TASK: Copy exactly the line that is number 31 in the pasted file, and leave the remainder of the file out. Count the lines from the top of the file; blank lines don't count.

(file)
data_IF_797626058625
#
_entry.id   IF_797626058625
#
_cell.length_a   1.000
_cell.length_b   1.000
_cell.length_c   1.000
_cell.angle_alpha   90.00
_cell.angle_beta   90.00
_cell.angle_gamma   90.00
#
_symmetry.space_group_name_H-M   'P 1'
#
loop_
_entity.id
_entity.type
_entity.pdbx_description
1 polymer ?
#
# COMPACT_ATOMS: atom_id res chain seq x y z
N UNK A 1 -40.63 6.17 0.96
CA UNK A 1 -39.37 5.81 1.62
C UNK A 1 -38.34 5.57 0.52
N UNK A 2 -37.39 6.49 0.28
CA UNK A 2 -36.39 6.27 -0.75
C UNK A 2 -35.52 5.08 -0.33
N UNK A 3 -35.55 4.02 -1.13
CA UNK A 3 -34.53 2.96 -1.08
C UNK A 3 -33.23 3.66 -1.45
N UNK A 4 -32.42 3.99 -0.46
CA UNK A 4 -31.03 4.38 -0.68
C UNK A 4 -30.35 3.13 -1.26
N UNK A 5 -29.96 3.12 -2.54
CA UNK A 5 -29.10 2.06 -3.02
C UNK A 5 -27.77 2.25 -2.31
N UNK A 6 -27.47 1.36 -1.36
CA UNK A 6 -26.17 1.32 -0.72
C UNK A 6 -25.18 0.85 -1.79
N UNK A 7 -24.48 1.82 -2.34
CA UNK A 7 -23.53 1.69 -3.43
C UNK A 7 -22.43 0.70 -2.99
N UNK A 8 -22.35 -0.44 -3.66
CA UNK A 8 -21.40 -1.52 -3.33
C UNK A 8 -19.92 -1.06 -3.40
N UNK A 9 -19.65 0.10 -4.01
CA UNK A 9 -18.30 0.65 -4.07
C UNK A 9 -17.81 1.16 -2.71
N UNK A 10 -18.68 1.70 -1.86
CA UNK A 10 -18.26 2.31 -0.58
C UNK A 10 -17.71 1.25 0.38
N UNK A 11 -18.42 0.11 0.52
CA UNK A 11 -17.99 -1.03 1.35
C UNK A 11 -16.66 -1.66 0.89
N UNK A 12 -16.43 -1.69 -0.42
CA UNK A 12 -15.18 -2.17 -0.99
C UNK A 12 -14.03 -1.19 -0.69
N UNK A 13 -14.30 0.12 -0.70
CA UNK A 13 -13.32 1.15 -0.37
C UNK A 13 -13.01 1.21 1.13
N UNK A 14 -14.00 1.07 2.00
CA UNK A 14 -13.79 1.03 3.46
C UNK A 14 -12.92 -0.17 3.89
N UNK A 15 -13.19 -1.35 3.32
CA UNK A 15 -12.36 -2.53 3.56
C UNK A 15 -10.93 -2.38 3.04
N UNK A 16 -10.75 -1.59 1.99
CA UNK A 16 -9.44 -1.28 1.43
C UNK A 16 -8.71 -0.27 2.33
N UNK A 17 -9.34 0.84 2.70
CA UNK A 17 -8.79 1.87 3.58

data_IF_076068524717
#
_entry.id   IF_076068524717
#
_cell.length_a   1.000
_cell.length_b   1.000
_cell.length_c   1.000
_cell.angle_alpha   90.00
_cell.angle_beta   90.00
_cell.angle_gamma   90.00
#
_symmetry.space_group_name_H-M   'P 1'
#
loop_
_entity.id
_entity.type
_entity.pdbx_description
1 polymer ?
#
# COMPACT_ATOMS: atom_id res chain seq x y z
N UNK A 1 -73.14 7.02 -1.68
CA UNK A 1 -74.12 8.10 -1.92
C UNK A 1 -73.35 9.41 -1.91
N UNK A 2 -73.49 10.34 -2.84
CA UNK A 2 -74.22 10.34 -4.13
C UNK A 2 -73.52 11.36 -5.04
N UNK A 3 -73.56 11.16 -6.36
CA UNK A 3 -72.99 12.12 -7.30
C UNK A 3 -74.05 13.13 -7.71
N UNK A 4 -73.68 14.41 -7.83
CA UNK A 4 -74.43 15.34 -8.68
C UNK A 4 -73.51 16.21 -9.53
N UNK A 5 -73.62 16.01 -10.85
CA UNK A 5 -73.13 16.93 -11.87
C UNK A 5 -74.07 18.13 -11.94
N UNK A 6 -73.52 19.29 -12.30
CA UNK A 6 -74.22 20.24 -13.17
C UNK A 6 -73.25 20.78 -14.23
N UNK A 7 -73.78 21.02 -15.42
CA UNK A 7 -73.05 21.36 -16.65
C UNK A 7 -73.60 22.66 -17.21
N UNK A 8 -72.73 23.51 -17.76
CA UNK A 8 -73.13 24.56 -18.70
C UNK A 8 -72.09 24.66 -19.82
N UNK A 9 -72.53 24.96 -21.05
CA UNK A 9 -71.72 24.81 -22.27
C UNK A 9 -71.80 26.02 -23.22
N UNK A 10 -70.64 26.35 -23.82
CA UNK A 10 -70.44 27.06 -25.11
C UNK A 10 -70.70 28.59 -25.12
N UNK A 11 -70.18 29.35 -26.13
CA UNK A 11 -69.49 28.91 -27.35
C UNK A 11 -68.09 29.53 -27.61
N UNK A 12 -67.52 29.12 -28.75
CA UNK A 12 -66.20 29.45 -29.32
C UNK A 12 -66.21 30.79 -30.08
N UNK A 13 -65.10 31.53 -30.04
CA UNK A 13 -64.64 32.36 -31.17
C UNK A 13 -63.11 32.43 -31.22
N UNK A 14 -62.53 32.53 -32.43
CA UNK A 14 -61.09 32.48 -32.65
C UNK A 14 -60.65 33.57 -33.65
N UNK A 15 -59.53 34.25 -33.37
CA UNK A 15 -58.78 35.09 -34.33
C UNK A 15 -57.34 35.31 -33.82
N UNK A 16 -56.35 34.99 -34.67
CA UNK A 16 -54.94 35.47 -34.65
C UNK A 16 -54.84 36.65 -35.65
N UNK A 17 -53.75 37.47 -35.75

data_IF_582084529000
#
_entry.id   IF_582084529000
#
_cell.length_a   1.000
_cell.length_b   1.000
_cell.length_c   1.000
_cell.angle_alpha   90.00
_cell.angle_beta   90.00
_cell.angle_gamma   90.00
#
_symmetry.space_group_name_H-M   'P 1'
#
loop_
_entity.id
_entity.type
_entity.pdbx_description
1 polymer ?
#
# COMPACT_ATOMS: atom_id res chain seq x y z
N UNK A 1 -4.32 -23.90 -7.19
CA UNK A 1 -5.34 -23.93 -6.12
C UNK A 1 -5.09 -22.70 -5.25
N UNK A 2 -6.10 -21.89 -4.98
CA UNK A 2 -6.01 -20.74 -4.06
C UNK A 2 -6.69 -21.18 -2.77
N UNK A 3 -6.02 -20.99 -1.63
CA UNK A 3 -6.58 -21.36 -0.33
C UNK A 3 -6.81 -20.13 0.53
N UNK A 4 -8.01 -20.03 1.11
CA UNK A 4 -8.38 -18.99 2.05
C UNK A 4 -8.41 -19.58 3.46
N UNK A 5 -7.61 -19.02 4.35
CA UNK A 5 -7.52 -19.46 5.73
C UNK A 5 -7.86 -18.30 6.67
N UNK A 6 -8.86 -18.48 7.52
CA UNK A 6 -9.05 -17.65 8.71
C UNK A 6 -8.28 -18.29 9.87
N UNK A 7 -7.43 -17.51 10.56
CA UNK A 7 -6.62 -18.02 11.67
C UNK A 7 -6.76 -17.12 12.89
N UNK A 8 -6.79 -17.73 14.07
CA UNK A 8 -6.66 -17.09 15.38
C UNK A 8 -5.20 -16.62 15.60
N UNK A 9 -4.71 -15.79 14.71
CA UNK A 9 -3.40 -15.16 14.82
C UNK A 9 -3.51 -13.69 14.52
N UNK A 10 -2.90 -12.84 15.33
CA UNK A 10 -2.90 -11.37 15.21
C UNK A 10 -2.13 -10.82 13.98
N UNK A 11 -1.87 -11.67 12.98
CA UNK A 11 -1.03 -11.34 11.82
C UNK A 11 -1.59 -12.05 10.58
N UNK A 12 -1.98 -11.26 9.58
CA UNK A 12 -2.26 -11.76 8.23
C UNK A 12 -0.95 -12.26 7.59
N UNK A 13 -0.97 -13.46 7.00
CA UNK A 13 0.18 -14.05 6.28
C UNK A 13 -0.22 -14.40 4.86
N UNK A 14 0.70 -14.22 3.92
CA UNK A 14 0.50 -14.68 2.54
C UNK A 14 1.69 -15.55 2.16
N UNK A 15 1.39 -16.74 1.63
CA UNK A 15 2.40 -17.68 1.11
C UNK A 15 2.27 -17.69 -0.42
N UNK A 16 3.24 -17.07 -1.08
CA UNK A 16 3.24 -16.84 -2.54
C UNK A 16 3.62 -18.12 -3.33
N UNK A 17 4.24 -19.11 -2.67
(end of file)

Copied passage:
CA UNK A 4 -31.03 4.38 -0.68